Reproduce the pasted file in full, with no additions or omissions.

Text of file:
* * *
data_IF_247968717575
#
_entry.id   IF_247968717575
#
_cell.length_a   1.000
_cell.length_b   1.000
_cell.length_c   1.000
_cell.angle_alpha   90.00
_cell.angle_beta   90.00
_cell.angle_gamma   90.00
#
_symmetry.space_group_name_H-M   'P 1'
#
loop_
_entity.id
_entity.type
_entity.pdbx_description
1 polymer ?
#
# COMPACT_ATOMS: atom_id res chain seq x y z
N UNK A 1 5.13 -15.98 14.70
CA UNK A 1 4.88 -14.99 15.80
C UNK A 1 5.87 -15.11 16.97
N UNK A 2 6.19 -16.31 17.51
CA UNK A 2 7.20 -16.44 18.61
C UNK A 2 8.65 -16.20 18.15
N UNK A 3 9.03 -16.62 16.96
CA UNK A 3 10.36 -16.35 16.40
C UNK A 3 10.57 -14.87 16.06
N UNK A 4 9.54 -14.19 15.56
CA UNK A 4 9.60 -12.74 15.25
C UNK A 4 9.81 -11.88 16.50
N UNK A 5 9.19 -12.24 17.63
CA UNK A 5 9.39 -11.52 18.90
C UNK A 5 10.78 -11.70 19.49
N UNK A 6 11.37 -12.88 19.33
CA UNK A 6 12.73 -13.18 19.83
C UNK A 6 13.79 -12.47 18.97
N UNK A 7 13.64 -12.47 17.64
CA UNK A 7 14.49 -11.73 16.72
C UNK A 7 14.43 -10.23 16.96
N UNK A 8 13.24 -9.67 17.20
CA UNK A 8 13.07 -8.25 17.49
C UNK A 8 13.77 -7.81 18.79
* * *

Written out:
data_IF_247968717575
#
_entry.id   IF_247968717575
#
_cell.length_a   1.000
_cell.length_b   1.000
_cell.length_c   1.000
_cell.angle_alpha   90.00
_cell.angle_beta   90.00
_cell.angle_gamma   90.00
#
_symmetry.space_group_name_H-M   'P 1'
#
loop_
_entity.id
_entity.type
_entity.pdbx_description
1 polymer ?
#
# COMPACT_ATOMS: atom_id res chain seq x y z
N UNK A 1 5.13 -15.98 14.70
CA UNK A 1 4.88 -14.99 15.80
C UNK A 1 5.87 -15.11 16.97
N UNK A 2 6.19 -16.31 17.51
CA UNK A 2 7.20 -16.44 18.61
C UNK A 2 8.65 -16.20 18.15
N UNK A 3 9.03 -16.62 16.96
CA UNK A 3 10.36 -16.35 16.40
C UNK A 3 10.57 -14.87 16.06
N UNK A 4 9.54 -14.19 15.56
CA UNK A 4 9.60 -12.74 15.25
C UNK A 4 9.81 -11.88 16.50
N UNK A 5 9.19 -12.24 17.63
CA UNK A 5 9.39 -11.52 18.90
C UNK A 5 10.78 -11.70 19.49
N UNK A 6 11.37 -12.88 19.33
CA UNK A 6 12.73 -13.18 19.83
C UNK A 6 13.79 -12.47 18.97
N UNK A 7 13.64 -12.47 17.64
CA UNK A 7 14.49 -11.73 16.72
C UNK A 7 14.43 -10.23 16.96
N UNK A 8 13.24 -9.67 17.20
CA UNK A 8 13.07 -8.25 17.49
C UNK A 8 13.77 -7.81 18.79